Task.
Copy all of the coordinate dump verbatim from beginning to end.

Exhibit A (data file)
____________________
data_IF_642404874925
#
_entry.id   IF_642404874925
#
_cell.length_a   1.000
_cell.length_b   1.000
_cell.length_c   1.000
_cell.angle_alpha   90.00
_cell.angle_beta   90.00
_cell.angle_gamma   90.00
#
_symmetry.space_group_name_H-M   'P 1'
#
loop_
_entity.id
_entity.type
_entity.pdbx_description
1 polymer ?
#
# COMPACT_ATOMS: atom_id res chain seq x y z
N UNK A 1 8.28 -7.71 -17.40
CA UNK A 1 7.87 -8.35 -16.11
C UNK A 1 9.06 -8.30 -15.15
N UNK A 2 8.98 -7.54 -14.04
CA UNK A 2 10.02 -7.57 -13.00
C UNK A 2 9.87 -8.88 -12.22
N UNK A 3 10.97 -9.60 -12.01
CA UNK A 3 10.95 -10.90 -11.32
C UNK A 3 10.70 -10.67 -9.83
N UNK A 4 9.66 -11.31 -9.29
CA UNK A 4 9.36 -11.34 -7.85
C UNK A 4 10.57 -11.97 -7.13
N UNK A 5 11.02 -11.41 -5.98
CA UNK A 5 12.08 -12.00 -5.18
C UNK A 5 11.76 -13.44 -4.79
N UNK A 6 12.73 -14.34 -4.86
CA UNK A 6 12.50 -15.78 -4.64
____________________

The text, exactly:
data_IF_642404874925
#
_entry.id   IF_642404874925
#
_cell.length_a   1.000
_cell.length_b   1.000
_cell.length_c   1.000
_cell.angle_alpha   90.00
_cell.angle_beta   90.00
_cell.angle_gamma   90.00
#
_symmetry.space_group_name_H-M   'P 1'
#
loop_
_entity.id
_entity.type
_entity.pdbx_description
1 polymer ?
#
# COMPACT_ATOMS: atom_id res chain seq x y z
N UNK A 1 8.28 -7.71 -17.40
CA UNK A 1 7.87 -8.35 -16.11
C UNK A 1 9.06 -8.30 -15.15
N UNK A 2 8.98 -7.54 -14.04
CA UNK A 2 10.02 -7.57 -13.00
C UNK A 2 9.87 -8.88 -12.22
N UNK A 3 10.97 -9.60 -12.01
CA UNK A 3 10.95 -10.90 -11.32
C UNK A 3 10.70 -10.67 -9.83
N UNK A 4 9.66 -11.31 -9.29
CA UNK A 4 9.36 -11.34 -7.85
C UNK A 4 10.57 -11.97 -7.13
N UNK A 5 11.02 -11.41 -5.98
CA UNK A 5 12.08 -12.00 -5.18
C UNK A 5 11.76 -13.44 -4.79
N UNK A 6 12.73 -14.34 -4.86
CA UNK A 6 12.50 -15.78 -4.64